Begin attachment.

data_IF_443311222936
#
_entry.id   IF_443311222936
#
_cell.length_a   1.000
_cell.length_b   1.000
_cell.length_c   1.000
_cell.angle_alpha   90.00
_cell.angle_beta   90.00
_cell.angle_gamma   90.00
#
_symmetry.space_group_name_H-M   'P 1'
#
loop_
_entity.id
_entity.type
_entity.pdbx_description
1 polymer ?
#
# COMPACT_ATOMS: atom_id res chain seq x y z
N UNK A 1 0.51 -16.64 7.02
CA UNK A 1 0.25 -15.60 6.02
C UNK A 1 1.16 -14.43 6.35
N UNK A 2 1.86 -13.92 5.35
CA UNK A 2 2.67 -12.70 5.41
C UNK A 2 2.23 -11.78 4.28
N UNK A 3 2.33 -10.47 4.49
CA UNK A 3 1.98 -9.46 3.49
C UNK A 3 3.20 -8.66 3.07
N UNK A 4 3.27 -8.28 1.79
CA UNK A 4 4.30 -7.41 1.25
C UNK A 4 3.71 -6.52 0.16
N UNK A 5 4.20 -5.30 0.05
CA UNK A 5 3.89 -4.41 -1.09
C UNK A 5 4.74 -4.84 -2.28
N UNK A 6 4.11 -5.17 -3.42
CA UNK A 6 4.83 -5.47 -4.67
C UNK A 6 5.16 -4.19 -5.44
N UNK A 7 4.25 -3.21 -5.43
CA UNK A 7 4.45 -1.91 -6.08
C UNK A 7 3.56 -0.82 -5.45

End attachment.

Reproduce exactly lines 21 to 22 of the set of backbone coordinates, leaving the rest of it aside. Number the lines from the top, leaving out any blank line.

N UNK A 1 0.51 -16.64 7.02
CA UNK A 1 0.25 -15.60 6.02